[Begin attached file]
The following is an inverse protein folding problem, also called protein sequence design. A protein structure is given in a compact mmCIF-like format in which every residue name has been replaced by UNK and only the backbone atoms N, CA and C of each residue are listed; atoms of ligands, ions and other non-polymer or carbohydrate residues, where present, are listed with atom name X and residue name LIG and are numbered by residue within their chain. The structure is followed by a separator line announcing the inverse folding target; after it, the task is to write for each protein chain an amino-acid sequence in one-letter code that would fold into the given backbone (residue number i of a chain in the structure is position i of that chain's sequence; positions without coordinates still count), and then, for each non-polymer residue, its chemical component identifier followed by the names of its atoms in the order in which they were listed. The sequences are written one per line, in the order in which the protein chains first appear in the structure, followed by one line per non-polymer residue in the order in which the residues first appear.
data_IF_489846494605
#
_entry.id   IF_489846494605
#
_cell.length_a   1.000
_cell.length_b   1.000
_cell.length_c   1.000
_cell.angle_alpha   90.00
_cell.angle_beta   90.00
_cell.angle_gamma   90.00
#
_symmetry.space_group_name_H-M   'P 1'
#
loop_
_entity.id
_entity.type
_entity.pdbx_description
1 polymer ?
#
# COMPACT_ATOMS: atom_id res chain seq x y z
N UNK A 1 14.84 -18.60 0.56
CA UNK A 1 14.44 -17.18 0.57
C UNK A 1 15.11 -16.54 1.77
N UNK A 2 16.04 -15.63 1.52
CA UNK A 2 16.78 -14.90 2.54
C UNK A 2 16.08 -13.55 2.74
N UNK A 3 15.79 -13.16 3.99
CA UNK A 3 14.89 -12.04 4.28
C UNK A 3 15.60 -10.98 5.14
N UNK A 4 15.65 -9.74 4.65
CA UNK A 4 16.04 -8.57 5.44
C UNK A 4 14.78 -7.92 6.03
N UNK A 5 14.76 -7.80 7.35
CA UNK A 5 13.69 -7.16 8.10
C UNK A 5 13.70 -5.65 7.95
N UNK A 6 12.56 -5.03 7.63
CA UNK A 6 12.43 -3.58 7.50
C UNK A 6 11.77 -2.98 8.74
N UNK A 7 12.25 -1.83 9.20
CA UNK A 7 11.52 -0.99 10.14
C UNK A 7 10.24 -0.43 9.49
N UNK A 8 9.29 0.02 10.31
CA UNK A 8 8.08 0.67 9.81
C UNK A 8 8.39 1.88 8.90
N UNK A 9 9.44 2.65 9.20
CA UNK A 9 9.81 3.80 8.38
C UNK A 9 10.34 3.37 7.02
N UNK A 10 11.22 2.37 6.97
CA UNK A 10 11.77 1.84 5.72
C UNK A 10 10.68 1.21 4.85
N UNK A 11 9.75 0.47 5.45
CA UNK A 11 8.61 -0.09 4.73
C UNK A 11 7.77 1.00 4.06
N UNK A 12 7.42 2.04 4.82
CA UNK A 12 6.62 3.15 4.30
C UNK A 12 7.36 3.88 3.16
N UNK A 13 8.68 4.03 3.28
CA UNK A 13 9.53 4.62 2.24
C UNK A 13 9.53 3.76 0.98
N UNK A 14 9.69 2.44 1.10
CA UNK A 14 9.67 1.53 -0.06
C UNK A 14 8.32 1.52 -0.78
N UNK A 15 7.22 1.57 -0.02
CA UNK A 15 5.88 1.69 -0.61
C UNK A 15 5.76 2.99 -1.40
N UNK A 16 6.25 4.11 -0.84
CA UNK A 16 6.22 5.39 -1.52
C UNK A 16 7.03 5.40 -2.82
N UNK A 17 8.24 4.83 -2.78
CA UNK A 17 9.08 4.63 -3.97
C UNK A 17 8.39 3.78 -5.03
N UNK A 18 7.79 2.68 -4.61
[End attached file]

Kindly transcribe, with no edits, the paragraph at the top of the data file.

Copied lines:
The following is an inverse protein folding problem, also called protein sequence design. A protein structure is given in a compact mmCIF-like format in which every residue name has been replaced by UNK and only the backbone atoms N, CA and C of each residue are listed; atoms of ligands, ions and other non-polymer or carbohydrate residues, where present, are listed with atom name X and residue name LIG and are numbered by residue within their chain. The structure is followed by a separator line announcing the inverse folding target; after it, the task is to write for each protein chain an amino-acid sequence in one-letter code that would fold into the given backbone (residue number i of a chain in the structure is position i of that chain's sequence; positions without coordinates still count), and then, for each non-polymer residue, its chemical component identifier followed by the names of its atoms in the order in which they were listed. The sequences are written one per line, in the order in which the protein chains first appear in the structure, followed by one line per non-polymer residue in the order in which the residues first appear.